JUST: Yes. I was there just once, cramped little place, but she loved it. I think because it was cramped and kind of, you know, inconspicuous.
STAMBERG: You’ve described what it was like to be in her presence. But how was she as an interlocutor? I mean she was depending on you “chaps” to bring the world to her, what were her questions like? And what did she want to know from you?
JUST: We had a bit of a go-around on covering the war in Vietnam, because at this time -- this is some time around the middle of 1966, somewhere in that vicinity -- 300 Americans were dying a week, a week. If you worked for an American newspaper this was conspicuous. This was something you should pay attention to. She, meanwhile, was covering the many, many, more Vietnamese casualties, many of them women and children, non-combatants in any case, in hospitals. We got down to which deserved the greater weight in the reporting, and it was a feckless argument. They both deserved weight.
And so I agreed to go down and look at some of her hospitals. And then I said, “But you come up with me in a military operation.” This is where she was very, very sly occasionally. She said, “Well, yes, yes. I’ll do that.” And I said, “All right, where do you want to go?” She said, “Well, actually I do have a place I want to go. I want to go up to the First Cavalry Division Air Mobile,” which was off in the highlands someplace. So I said, “Okay. I’ll arrange it.” She said, “You don’t have to say that I’m coming with you.” I had no idea what she meant by that. I said, “It doesn’t matter to me.” I said, “Okay.” And so I made arrangements for passage. You know, you went to the airport and got on an airplane and eventually you’d find your way to Plaku, or wherever the division is located. She said, “I’d like to see the commanding general when we get there.” I said,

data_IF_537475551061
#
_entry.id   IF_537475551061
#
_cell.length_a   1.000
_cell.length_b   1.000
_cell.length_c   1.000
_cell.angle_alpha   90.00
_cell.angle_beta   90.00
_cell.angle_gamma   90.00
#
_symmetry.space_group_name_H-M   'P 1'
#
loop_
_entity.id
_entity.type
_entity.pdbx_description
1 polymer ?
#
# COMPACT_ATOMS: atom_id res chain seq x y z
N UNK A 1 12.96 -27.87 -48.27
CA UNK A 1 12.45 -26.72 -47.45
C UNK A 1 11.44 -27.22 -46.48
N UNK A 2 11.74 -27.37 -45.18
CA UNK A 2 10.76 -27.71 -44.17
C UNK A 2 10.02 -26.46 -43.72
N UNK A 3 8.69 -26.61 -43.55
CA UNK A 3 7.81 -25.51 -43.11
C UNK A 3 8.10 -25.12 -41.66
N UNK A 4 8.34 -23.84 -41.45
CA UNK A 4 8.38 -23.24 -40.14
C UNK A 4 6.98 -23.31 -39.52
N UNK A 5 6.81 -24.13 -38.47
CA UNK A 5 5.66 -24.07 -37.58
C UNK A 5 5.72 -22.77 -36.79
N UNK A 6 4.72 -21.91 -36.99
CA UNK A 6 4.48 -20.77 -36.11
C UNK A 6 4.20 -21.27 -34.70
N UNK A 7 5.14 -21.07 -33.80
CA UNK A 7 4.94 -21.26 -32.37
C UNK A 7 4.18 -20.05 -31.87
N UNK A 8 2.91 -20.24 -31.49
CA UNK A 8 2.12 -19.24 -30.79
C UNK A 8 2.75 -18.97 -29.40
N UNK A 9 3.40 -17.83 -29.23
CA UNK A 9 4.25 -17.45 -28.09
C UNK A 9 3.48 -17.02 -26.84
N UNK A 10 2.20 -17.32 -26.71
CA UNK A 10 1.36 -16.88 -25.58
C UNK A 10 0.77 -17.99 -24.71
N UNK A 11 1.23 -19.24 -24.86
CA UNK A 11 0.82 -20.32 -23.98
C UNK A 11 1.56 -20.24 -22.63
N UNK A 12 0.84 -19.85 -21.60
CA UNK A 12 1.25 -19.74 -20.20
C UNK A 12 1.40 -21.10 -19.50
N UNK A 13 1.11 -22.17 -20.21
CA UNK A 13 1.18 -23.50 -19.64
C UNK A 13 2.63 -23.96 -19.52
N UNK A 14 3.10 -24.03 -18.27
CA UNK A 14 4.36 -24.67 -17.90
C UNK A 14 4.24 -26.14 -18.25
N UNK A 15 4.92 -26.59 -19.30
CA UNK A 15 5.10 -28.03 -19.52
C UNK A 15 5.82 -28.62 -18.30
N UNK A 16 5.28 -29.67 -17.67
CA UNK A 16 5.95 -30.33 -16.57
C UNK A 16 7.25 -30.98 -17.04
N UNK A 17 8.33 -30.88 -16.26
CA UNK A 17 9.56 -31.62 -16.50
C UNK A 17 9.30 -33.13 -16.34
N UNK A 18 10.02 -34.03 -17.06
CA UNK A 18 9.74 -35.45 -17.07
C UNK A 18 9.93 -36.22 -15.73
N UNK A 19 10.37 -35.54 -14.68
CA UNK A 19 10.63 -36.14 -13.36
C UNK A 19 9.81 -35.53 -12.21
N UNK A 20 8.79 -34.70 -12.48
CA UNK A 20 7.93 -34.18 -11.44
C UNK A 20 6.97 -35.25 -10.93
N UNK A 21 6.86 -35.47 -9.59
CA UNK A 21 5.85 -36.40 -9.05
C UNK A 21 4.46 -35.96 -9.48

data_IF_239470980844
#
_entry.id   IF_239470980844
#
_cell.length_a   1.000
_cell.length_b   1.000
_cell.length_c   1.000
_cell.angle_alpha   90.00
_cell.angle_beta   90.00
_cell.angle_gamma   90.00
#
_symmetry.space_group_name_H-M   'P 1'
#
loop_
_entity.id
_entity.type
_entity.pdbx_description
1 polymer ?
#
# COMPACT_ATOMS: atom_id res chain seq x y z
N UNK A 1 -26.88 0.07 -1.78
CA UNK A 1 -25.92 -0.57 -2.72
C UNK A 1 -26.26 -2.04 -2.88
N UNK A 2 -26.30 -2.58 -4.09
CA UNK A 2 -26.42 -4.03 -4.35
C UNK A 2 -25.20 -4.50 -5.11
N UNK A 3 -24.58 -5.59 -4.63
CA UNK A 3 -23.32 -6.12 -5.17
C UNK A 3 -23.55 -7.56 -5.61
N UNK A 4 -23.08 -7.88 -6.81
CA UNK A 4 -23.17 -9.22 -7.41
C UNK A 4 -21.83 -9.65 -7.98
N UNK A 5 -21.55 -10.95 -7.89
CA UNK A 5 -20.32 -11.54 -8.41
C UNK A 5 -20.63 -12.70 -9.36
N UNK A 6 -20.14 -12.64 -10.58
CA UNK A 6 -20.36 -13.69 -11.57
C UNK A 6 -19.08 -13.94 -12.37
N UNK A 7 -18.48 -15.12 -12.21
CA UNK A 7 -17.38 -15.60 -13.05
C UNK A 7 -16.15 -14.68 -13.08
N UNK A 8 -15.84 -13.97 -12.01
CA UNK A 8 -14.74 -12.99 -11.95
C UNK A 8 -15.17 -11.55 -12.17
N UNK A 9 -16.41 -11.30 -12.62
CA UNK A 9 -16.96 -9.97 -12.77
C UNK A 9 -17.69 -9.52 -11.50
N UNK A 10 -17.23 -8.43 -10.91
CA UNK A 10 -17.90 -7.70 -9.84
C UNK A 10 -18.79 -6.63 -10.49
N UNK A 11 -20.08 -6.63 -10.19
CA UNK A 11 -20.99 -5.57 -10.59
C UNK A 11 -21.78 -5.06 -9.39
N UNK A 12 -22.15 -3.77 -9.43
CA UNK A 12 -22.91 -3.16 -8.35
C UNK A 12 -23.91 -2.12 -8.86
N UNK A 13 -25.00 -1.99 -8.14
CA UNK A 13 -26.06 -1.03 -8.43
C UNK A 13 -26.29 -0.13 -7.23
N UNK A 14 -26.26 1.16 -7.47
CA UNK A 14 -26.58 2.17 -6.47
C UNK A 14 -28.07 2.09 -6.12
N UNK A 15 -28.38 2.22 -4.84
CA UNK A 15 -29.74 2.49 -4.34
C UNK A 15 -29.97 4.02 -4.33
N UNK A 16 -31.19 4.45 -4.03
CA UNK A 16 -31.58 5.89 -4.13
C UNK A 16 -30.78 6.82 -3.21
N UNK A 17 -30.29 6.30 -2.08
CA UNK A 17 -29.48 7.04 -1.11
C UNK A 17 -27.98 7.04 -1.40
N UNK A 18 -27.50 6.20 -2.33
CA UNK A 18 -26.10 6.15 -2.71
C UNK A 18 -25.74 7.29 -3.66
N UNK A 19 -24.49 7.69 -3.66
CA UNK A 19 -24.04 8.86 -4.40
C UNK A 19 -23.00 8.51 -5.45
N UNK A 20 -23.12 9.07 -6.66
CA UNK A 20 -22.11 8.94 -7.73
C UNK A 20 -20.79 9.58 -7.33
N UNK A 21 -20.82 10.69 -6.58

“Oh, but of course. They’ll probably give a dinner for us.” Because indeed he did. So we arrive in the middle of the afternoon. Martha goes off to her tent. I go off to my tent. And we’re to meet at 6:00 o’clock with the general underneath his tent, which is a very large tent with a lot of captains and majors and lieutenant colonels around, with the general at the head table.
Drinks are laid out, martinis, a lot of gin anyway, flatware, plates, some roast beef smoking away in the corner. And when Martha emerges from her tent, she was wearing a very, very spiffy little shirt like this with a kind of sweater. And I remember this vividly, a little pink ascot around her throat and a pair of slacks. Jesus, she looked like a million dollars. And I didn’t know what all this was about, so we walked into the tent. She takes one look at the commanding general and she says, “Jack, how are you?” Jack turns out to be, in the Second World War, a young captain on the staff of Gentleman Jim Gavin, the airborne, the great, great airborne commander. And she knew Gavin, and it turned out she also knew Jack. And it has to be said, I believe this was the time when Gavin had a chateau near Cidanne. The 82nd Airborne was kind of out of combat at this time, this would have been early 1945, I imagine. They had a chateau, and the château had two ends to it, and in one end was Marlene Dietrich and in the other end was Martha Gellhorn. Jack, I guess, was sort of somewhere between the two. Anyway, Jack Norton was one of the nicest men I knew, at the general level anyway, and a very, very able commander. Takes one look at Gellhorn and goes white.
So we get beyond all that, and we have an extremely nice dinner and a lot of drinks. And that was that. She was very sly about it. So that was her, as far as I’m aware, that was her one acquaintance with the war. And I believe we went back to Saigon the next day without hearing a shot fired in anger.
STAMBERG: And did she write about it?